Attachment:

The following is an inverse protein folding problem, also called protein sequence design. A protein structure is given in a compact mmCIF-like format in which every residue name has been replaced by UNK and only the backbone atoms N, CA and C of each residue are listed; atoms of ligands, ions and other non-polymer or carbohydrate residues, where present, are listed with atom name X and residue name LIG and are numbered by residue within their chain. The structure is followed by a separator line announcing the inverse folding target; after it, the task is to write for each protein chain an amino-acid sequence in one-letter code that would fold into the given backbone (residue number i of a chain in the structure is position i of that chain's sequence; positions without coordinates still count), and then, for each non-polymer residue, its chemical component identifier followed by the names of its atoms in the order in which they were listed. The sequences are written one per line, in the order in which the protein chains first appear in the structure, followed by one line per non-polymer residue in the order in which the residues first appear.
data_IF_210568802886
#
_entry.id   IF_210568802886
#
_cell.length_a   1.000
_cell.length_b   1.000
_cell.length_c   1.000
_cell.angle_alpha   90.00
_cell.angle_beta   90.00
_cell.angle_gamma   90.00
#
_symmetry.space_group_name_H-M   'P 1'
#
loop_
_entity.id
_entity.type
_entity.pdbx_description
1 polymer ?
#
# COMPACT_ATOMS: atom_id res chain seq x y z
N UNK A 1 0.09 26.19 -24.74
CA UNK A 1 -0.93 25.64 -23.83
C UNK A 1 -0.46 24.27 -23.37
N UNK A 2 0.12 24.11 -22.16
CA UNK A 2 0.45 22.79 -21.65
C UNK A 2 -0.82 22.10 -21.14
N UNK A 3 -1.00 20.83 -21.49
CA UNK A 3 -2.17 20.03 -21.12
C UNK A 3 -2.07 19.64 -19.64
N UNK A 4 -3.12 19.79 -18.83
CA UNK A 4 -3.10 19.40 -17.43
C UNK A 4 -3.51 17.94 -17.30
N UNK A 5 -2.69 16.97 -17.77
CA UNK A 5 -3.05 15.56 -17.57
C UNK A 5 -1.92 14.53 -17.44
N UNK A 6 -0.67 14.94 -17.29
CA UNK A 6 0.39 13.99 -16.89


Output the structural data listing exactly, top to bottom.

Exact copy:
The following is an inverse protein folding problem, also called protein sequence design. A protein structure is given in a compact mmCIF-like format in which every residue name has been replaced by UNK and only the backbone atoms N, CA and C of each residue are listed; atoms of ligands, ions and other non-polymer or carbohydrate residues, where present, are listed with atom name X and residue name LIG and are numbered by residue within their chain. The structure is followed by a separator line announcing the inverse folding target; after it, the task is to write for each protein chain an amino-acid sequence in one-letter code that would fold into the given backbone (residue number i of a chain in the structure is position i of that chain's sequence; positions without coordinates still count), and then, for each non-polymer residue, its chemical component identifier followed by the names of its atoms in the order in which they were listed. The sequences are written one per line, in the order in which the protein chains first appear in the structure, followed by one line per non-polymer residue in the order in which the residues first appear.
data_IF_210568802886
#
_entry.id   IF_210568802886
#
_cell.length_a   1.000
_cell.length_b   1.000
_cell.length_c   1.000
_cell.angle_alpha   90.00
_cell.angle_beta   90.00
_cell.angle_gamma   90.00
#
_symmetry.space_group_name_H-M   'P 1'
#
loop_
_entity.id
_entity.type
_entity.pdbx_description
1 polymer ?
#
# COMPACT_ATOMS: atom_id res chain seq x y z
N UNK A 1 0.09 26.19 -24.74
CA UNK A 1 -0.93 25.64 -23.83
C UNK A 1 -0.46 24.27 -23.37
N UNK A 2 0.12 24.11 -22.16
CA UNK A 2 0.45 22.79 -21.65
C UNK A 2 -0.82 22.10 -21.14
N UNK A 3 -1.00 20.83 -21.49
CA UNK A 3 -2.17 20.03 -21.12
C UNK A 3 -2.07 19.64 -19.64
N UNK A 4 -3.12 19.79 -18.83
CA UNK A 4 -3.10 19.40 -17.43
C UNK A 4 -3.51 17.94 -17.30
N UNK A 5 -2.69 16.97 -17.77
CA UNK A 5 -3.05 15.56 -17.57
C UNK A 5 -1.92 14.53 -17.44
N UNK A 6 -0.67 14.94 -17.29
CA UNK A 6 0.39 13.99 -16.89